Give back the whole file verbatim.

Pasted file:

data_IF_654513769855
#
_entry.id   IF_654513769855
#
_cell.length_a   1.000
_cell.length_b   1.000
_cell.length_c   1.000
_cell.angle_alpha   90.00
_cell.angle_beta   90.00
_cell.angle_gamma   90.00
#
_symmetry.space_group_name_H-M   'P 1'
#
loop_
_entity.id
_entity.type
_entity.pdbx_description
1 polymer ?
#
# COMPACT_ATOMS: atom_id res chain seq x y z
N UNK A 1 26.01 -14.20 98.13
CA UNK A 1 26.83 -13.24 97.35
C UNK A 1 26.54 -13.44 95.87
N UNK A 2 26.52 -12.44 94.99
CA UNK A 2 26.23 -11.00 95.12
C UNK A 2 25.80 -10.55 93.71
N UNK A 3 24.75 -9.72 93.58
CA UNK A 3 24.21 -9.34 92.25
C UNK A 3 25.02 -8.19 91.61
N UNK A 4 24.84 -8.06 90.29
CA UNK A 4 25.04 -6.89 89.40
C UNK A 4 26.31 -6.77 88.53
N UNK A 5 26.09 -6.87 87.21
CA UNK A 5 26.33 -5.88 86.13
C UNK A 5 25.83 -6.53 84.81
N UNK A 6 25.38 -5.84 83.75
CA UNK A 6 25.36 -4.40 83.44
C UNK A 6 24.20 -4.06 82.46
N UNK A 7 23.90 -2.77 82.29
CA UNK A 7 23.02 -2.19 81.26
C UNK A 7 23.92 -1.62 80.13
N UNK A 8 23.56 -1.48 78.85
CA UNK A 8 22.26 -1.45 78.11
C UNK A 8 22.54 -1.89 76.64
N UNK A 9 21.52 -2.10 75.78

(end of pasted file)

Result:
data_IF_654513769855
#
_entry.id   IF_654513769855
#
_cell.length_a   1.000
_cell.length_b   1.000
_cell.length_c   1.000
_cell.angle_alpha   90.00
_cell.angle_beta   90.00
_cell.angle_gamma   90.00
#
_symmetry.space_group_name_H-M   'P 1'
#
loop_
_entity.id
_entity.type
_entity.pdbx_description
1 polymer ?
#
# COMPACT_ATOMS: atom_id res chain seq x y z
N UNK A 1 26.01 -14.20 98.13
CA UNK A 1 26.83 -13.24 97.35
C UNK A 1 26.54 -13.44 95.87
N UNK A 2 26.52 -12.44 94.99
CA UNK A 2 26.23 -11.00 95.12
C UNK A 2 25.80 -10.55 93.71
N UNK A 3 24.75 -9.72 93.58
CA UNK A 3 24.21 -9.34 92.25
C UNK A 3 25.02 -8.19 91.61
N UNK A 4 24.84 -8.06 90.29
CA UNK A 4 25.04 -6.89 89.40
C UNK A 4 26.31 -6.77 88.53
N UNK A 5 26.09 -6.87 87.21
CA UNK A 5 26.33 -5.88 86.13
C UNK A 5 25.83 -6.53 84.81
N UNK A 6 25.38 -5.84 83.75
CA UNK A 6 25.36 -4.40 83.44
C UNK A 6 24.20 -4.06 82.46
N UNK A 7 23.90 -2.77 82.29
CA UNK A 7 23.02 -2.19 81.26
C UNK A 7 23.92 -1.62 80.13
N UNK A 8 23.56 -1.48 78.85
CA UNK A 8 22.26 -1.45 78.11
C UNK A 8 22.54 -1.89 76.64
N UNK A 9 21.52 -2.10 75.78